If you really believe that death leads to eternal bliss, then why are you wearing a seatbelt? – Doug Stanhope
I was a Christian recently enough to remember what it felt like to really believe the Creator of the universe talked to me, to really believe I would go to heaven and unbelievers would go to hell, to really believe that prayer made a difference. Other Christians also tell me they really believe that stuff, too. But something’s not quite right with that.
I assume my family really believe that I am going to hell now that I am no longer a Christian. They believe I am going to be tortured forever. Literally. However, they don’t seem too upset by this devastating “reality”. They’re probably upset that I’ve rejected values and “truths” I learned as a child. But the concern doesn’t seem on par with an eternity of hell torture. But it’s not just my family, obviously. It’s Christians in general. If Christians really believed that, wouldn’t there be serious mourning? Pleading? Great distress? There is a shocking discrepancy between the amount of concern warranted for an eternity of torture and the amount of concern gauged. And there’s something not quite right about that.
A question for Christians
This is not a post for attacking Christian beliefs or promoting atheistic views. This is a post about understanding. I’d like to understand Christians better. So, Christians: I have a question.
If you really believed some of the people you love dearly were going to spend an eternity in hell, wouldn’t that motivate you to try harder to save them?
Let’s say we all lived in Poland at the start of World War II and you got word that soon, the Nazis were going to invade the town where several of your friends and family lived. The Nazis were going take everybody off to concentration camps in chains, and possibly kill them. And let’s say this information came from a very reliable source, so that you really believed this was going to happen.
Would you just go on about your life? Would you just mention this to your friends and family in passing, and send them the occasional pamphlet with information on the threat of the Nazis? Would you merely pray for them to see the threat and save themselves? Or, would you do everything you could to save your friends and family? Maybe you would drive out there and try to convince them of the threat until you were blue in the face. Maybe you would refuse to leave until they came away with you. Maybe you would… I dunno what, but it would be pretty drastic. I know if I were in that situation, then I would do some pretty drastic things to save my friends and family.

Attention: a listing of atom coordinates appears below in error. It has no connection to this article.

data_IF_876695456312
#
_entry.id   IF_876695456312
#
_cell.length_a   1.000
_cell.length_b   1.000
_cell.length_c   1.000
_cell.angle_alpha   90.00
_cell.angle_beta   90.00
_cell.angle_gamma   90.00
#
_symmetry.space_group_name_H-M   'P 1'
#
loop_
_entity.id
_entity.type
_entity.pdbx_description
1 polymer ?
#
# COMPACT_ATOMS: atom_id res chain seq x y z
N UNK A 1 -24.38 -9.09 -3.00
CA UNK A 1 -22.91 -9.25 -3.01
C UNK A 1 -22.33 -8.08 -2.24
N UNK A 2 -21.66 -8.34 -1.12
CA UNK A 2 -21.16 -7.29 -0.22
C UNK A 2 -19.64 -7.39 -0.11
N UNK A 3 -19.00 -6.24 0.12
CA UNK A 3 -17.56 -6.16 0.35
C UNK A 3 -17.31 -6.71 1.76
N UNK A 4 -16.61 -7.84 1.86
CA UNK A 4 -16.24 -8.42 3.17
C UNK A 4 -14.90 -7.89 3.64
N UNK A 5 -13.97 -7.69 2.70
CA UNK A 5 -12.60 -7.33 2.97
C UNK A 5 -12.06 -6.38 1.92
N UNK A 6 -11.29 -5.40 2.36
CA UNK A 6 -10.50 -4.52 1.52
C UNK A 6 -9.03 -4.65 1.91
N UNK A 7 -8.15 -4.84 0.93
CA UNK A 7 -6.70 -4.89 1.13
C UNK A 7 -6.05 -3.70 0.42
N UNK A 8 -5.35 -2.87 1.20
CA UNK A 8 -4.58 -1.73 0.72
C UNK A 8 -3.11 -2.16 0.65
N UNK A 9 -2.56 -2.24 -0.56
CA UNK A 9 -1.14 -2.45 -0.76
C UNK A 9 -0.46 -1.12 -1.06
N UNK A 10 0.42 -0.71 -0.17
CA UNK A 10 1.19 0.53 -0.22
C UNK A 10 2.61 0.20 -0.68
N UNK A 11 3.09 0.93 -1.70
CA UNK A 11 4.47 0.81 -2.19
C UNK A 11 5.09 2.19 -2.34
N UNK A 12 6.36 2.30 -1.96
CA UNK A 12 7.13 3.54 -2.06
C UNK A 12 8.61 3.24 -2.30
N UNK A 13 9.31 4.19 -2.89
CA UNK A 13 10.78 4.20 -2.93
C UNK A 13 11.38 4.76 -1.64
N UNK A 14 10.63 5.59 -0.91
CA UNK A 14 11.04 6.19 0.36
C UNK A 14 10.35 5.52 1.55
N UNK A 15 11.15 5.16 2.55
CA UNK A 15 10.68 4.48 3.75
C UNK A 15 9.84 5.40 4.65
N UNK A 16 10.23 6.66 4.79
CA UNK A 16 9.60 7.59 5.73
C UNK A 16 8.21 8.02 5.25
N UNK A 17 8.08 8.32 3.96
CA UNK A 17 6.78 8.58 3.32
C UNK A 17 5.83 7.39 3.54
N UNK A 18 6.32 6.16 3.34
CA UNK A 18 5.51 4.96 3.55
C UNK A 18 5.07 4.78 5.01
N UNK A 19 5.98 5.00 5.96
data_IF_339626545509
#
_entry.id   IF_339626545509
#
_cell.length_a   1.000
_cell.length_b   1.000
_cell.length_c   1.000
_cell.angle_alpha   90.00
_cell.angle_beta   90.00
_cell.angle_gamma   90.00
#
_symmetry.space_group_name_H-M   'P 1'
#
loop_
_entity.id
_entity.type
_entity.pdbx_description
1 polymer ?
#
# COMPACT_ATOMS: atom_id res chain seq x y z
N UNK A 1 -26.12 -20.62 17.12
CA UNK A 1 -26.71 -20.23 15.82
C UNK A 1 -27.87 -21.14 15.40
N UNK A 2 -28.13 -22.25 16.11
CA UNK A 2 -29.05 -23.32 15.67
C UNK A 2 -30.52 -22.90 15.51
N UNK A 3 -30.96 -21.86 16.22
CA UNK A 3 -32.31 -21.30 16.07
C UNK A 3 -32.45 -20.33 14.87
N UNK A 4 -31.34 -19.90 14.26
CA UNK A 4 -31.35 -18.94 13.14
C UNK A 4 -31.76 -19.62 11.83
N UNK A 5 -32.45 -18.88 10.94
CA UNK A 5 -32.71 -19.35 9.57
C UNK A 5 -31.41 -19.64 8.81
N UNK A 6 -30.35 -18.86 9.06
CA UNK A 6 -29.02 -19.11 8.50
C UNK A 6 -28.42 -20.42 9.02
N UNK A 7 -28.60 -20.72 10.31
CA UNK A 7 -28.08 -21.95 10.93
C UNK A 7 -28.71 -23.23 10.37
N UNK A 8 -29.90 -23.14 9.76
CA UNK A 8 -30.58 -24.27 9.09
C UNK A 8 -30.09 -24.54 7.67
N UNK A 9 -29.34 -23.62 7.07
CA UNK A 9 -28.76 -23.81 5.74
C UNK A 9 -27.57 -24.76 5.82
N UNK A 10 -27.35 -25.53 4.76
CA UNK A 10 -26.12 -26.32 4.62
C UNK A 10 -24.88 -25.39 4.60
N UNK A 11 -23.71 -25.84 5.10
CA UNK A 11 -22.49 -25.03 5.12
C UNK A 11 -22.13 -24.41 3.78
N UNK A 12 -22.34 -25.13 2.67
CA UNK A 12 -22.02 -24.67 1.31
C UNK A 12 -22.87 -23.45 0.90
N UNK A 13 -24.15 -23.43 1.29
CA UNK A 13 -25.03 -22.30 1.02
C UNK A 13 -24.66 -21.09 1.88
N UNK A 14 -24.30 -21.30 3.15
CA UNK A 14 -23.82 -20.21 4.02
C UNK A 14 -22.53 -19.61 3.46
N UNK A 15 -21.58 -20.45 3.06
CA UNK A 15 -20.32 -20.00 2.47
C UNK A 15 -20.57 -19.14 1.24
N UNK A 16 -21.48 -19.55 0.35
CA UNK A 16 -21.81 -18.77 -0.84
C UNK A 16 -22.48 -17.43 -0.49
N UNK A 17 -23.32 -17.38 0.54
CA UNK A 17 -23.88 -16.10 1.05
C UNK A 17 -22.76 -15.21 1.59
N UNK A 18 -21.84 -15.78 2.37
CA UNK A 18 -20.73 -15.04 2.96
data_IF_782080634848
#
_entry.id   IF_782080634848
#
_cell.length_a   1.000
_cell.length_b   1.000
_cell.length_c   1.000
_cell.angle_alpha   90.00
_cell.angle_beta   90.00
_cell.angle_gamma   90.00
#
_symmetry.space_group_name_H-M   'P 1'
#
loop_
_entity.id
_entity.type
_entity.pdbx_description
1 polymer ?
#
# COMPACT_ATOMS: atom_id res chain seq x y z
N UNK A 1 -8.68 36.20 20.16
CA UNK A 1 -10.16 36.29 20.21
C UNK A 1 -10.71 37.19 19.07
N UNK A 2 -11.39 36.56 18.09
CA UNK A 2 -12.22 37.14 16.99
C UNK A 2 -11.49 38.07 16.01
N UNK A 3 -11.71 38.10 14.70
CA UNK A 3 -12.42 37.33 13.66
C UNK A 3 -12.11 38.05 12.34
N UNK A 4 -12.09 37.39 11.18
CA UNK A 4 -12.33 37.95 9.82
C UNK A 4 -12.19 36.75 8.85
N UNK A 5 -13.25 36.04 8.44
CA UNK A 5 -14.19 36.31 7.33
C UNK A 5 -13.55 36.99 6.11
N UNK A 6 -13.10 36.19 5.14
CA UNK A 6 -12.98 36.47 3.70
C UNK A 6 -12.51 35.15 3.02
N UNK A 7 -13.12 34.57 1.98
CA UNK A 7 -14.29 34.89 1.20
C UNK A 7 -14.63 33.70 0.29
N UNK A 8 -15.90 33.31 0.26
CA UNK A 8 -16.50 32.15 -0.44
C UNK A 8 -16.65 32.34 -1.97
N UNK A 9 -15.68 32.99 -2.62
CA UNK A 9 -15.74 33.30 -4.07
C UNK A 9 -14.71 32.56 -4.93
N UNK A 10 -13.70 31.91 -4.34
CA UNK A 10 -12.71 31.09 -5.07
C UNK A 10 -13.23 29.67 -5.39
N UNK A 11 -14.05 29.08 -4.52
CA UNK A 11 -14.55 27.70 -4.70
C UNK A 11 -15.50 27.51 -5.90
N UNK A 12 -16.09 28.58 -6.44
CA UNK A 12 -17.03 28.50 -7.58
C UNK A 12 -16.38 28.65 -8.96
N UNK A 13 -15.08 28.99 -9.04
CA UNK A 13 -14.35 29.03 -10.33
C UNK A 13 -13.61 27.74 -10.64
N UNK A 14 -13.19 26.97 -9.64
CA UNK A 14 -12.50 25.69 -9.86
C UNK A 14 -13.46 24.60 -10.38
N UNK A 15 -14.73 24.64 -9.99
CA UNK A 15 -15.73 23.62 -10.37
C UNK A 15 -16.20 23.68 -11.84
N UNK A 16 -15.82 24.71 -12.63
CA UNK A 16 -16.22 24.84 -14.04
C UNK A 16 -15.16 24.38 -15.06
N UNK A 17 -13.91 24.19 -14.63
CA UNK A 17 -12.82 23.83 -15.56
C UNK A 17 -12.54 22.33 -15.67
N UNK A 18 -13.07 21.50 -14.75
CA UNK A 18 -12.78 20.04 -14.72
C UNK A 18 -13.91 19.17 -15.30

But this is not what Christians do for their friends and family who they really believe are on the verge of falling into eternal torture, even though they say they really believe this, and even though they feel they really believe this. So something weird is going on. Millions of Christians really believe this stuff, but they don’t act like it.
As best we can tell, humans always act so as to fulfill the strongest of their current desires, given their beliefs. But I very much doubt that Christians do not have a strong desire to save their spouses, their children, and their best friends from eternal agony. So there seems to be something weird about the belief end of the equation.
Do Christians really believe what they say and feel they believe? What’s going on here?
If you really believe this, you shouldn’t have to tell yourself, “You’re right, I really should try harder to evangelize.” No, if you really believed, you would already have that motivation! You wouldn’t need to try to manufacture it! And if you really believed, you wouldn’t need to constantly repeat the doctrines of Christianity to yourself, and do everything you can to “build up your faith.” I don’t need to remind myself that the Holocaust happened or that gravity is real. I don’t need to constantly “build up my faith” in the existence of magnetism. Something is fishy here, and I don’t get it.